Before immigrating to the United States in 1948, Moses Frisch called Hungary home.

Based in Brooklyn, N.Y., for more than six decades, AP&G Co., Inc. recently moved to a new corporate headquarters and manufacturing facility in Bayonne, N.J. But the makers of the Catchmaster brand of rodent and insect control products have no intention of forgetting where they came from.

“My father, one of the most intelligent men I’ve ever known, loved manufacturing things that made a positive difference in people’s lives,” recalls Steven Frisch, president and CEO of the 65-year-old business. “He taught me to believe that you can succeed at anything you put your mind to.”

Moses Frisch

Steven and his sons, Jonathan and Jeffrey Frisch, have certainly put their minds to building AP&G. Under their leadership, Moses Frisch’s small adhesives company has become a global supplier to the pest management industry. And its momentum continues to this day, a living legacy to their father’s and grandfather’s commitment to personal and professional excellence.

“Five or six years ago we realized we were going to need more space,” explains Jonathan, vice president of global sales and marketing. “We love Brooklyn, but it wasn’t economically feasible for us to expand there. We’ve moved from a 110,000-square-foot facility to one that’s 200,000 square feet. Now we have space to spread our wings and maximize our efficiencies.”

The new facility expands space for the administrative team as well as production; doubles the number of loading docks in the warehouse; and provides more efficient storage capabilities. “We no longer need to store hundreds of 55-gallon drums of adhesive. Now they’re stored in 10,000-gallon tanks,” observes Steven.

Jeffrey Frisch, vice president of operations, expounds upon the efficiency potential of the new Bayonne facility: “We had the opportunity to design our production facility to meet our unique specs, including accommodating a number of new production lines,” he says. “We were also fortunate to be able to transition the business over time so we wouldn’t have to interrupt production during the moving process.”

Despite the opportunity to transition over several months, moving the business was a complex process, because product demand didn’t just remain steady — it grew. Luckily for the Frisch family, they had learned from their patriarch how to persevere in challenging times.

A STRONG FOUNDATION. When Moses Frisch established Atlantic Paste & Glue in Brooklyn in 1952, he set the bar high for the generations to come. Having lost his first wife and their children, as well as his small business, to World War II and the horrors of the Holocaust, followed by losing his second start-up business to the post-war Communist regime, the self-made chemist emigrated from Hungary to the United States in 1948 for a fresh start.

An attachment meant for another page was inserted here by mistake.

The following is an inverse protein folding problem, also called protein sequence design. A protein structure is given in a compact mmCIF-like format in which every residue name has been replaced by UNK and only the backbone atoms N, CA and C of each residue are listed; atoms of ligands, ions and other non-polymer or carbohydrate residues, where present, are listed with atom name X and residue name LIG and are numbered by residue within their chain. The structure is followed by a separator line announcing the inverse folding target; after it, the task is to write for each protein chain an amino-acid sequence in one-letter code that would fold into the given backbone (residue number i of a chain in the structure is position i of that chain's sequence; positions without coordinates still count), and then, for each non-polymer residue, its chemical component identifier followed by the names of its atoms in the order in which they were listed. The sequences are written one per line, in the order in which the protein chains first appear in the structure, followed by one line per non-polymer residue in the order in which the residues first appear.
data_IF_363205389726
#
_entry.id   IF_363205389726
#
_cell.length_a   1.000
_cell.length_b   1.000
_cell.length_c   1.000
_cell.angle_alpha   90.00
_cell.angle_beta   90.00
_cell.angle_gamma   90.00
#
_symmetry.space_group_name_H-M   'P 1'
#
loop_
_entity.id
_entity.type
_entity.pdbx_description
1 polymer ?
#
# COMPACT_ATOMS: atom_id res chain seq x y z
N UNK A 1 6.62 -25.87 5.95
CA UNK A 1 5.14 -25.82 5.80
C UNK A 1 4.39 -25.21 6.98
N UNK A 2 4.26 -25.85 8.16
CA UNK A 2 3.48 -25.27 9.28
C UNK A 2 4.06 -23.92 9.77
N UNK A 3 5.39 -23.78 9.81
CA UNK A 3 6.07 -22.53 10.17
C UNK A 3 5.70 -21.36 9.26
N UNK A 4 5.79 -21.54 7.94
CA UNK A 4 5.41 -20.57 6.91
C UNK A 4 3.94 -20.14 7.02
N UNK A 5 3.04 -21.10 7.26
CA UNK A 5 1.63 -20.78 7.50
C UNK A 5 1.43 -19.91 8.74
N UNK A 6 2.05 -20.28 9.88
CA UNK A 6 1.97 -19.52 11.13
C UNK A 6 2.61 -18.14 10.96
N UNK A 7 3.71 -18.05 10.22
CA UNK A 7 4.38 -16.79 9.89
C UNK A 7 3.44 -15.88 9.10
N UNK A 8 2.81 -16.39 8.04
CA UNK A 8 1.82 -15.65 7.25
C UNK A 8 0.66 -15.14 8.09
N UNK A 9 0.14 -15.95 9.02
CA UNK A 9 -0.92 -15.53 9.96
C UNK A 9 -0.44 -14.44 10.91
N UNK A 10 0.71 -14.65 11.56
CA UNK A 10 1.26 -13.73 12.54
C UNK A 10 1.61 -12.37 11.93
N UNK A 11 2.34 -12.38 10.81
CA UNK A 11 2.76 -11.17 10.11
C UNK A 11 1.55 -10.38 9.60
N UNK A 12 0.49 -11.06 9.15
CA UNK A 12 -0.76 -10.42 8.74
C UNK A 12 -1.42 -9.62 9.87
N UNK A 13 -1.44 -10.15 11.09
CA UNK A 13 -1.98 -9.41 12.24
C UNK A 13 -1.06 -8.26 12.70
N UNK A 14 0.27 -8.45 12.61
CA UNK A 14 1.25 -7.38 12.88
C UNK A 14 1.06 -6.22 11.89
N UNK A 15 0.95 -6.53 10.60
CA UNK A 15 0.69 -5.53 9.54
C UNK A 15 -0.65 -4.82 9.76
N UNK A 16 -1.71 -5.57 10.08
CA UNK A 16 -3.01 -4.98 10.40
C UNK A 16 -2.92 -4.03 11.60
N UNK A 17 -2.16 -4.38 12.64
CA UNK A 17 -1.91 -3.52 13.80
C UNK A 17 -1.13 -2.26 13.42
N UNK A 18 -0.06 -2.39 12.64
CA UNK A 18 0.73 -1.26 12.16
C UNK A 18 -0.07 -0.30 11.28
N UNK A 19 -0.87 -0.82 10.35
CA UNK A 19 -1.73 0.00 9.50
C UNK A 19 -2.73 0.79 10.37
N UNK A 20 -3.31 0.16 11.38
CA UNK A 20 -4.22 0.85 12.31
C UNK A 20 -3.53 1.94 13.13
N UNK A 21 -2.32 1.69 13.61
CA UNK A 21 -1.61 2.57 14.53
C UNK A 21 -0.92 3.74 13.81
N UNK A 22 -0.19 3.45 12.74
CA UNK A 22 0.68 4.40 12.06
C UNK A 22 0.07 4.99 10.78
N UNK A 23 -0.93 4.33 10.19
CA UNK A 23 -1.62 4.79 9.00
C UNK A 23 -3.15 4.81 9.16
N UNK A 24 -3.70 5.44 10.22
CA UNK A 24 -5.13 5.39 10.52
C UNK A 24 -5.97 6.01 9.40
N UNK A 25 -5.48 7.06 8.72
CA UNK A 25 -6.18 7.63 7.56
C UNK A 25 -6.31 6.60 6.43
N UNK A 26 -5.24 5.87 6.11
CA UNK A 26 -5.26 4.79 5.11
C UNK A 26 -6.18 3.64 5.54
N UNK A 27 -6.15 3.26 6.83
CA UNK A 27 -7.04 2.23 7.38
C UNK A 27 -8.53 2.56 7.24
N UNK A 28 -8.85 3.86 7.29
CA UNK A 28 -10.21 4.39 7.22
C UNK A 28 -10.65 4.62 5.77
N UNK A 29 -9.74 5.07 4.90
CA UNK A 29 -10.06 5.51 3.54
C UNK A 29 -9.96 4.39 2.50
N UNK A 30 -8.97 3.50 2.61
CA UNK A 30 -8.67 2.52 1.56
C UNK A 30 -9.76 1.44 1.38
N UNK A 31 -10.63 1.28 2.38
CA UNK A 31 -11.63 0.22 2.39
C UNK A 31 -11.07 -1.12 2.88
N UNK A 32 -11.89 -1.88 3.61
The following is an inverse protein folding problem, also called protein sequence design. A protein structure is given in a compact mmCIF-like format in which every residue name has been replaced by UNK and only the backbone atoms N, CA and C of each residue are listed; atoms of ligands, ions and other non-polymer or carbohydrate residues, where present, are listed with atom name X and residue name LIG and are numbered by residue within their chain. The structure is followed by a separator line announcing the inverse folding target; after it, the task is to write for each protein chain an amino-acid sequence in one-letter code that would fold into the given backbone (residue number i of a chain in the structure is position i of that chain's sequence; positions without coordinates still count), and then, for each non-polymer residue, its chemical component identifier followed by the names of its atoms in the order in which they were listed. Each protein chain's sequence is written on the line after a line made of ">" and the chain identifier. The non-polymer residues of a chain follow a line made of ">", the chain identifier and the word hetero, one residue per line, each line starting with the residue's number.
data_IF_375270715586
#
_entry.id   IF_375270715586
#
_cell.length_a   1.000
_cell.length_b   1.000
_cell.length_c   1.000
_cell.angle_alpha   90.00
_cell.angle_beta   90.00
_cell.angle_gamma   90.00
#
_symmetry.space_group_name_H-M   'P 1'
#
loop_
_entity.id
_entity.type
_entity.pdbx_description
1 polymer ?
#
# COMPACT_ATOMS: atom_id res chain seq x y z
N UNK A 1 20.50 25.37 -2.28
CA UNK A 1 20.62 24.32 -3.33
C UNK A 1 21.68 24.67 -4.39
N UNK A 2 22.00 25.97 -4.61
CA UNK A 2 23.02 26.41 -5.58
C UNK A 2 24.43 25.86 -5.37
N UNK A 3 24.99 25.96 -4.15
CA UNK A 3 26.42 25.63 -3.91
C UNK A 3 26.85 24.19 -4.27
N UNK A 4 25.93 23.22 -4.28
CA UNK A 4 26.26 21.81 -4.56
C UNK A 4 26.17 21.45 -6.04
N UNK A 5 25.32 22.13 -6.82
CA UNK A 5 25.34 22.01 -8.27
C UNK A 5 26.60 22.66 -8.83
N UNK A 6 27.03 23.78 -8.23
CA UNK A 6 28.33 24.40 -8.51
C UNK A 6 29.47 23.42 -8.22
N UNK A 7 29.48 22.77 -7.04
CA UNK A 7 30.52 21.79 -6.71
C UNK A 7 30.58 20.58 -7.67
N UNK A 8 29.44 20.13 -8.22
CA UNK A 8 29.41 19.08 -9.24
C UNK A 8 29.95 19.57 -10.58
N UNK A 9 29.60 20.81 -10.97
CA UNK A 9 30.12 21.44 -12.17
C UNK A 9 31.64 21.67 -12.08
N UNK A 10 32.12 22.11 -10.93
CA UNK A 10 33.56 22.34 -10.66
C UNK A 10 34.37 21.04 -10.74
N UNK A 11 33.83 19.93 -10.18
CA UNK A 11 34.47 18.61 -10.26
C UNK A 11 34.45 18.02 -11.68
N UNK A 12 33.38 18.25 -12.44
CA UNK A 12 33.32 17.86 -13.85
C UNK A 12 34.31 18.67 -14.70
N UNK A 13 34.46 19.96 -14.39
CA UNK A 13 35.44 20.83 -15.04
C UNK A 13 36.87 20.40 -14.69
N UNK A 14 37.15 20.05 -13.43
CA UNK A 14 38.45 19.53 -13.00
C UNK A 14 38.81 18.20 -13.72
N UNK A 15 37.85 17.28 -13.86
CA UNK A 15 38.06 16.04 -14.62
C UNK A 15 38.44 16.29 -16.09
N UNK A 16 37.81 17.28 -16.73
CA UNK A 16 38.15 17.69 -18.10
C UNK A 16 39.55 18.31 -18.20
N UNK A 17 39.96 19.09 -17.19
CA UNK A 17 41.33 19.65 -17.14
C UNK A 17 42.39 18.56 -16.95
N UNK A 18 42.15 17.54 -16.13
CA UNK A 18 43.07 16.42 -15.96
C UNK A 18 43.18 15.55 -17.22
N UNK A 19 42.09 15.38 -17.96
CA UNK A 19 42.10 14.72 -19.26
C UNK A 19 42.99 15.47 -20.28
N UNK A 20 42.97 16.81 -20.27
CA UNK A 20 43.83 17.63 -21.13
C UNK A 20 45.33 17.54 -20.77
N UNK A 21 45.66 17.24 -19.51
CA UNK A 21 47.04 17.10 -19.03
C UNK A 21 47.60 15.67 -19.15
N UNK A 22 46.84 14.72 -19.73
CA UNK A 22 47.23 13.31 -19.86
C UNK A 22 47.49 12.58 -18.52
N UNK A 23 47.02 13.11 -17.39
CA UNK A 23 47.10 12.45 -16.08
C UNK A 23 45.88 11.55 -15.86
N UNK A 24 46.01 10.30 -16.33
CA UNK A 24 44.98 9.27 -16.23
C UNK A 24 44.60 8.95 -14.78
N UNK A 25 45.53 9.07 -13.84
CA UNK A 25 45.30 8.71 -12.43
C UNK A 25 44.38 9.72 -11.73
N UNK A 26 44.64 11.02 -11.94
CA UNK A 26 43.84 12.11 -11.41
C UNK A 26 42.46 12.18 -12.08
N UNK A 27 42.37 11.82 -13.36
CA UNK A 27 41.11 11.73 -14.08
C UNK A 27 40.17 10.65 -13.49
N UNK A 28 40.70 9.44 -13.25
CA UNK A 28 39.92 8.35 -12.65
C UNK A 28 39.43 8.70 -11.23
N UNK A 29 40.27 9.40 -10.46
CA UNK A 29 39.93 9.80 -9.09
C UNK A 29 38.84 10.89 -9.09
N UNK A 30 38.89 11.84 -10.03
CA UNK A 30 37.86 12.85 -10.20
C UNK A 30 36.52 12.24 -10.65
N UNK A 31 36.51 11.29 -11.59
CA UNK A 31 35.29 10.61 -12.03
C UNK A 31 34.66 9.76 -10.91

The courage and commitment he demonstrated in building a new family and his third business inspires his descendants to carry on the family legacy to this day.

“No matter how many times my dad got knocked down, he always got back up. He was a spiritual person and believed strongly in God’s will. His deep faith gave him the fortitude to keep moving ahead,” says Steven.

Moses’ company began as a manufacturer of primarily water-based adhesives and flexographic inks for industrial applications. But when Steven joined the company full-time following his graduation from Brooklyn College in the 1970s, he offered a new perspective.

“My dad and I shared a passion for science. Having had my own laboratory in the house, I was bred to come into the business,” he says. “But I saw a need for us to pivot from the industrial market, where competition was fierce, to a niche we could own. I started developing adhesives that I believed would help us make that strategic move.”

Steven’s vision came to fruition when, in the late ’70s and early ’80s, AP&G identified their new niche: pest management.

“We developed a line of pressure-sensitive adhesives for pest control, and the market embraced them immediately,” says Steven. “Our glue traps filled a void in the marketplace. PMPs loved the results they were getting, particularly as they found they could catch two or three mice at one time.”

A BRIGHT FUTURE. Today, AP&G sells products under its Catchmaster brand in 70 countries, although Jeffrey points out that 85 percent or more of production happens in the U.S. “We’re moving quickly toward our goal of becoming a world-class manufacturer, as we bring interesting new products to the marketplace,” he says, offering the example of several new mechanical traps and ILTs coming to market soon. “We’re able to ensure the outstanding quality of these products because we manufacture them ourselves.”

All of the company’s products, which include a portfolio of IPM tools — mechanical traps, IPM monitors, rodent stations and more — are designed based on market needs, says Jonathan, adding that AP&G has several products in the pipeline “specifically designed to act as field intelligence for PCOs.”

“Our technical people are always out in the field interacting with, and soliciting feedback from, our customers,” he says. “The key question we ask ourselves every day when developing a new product is, ‘Will this product make the technician’s job easier and does it make them better at their job?’”

Moses Frisch would undoubtedly be proud of his son, grandsons and, in fact, all 160 employees of AP&G, for their commitment to providing new ideas and solutions to help customers succeed.

“My dad never stopped thinking and was always open to new ideas,” reflects Steven. “And one of the best things he taught us was this: If you fail, try, try again. There is no such thing as failure — only opportunity.”

The author is a Cleveland-based freelance writer and a frequent editorial contributor to PCT magazine.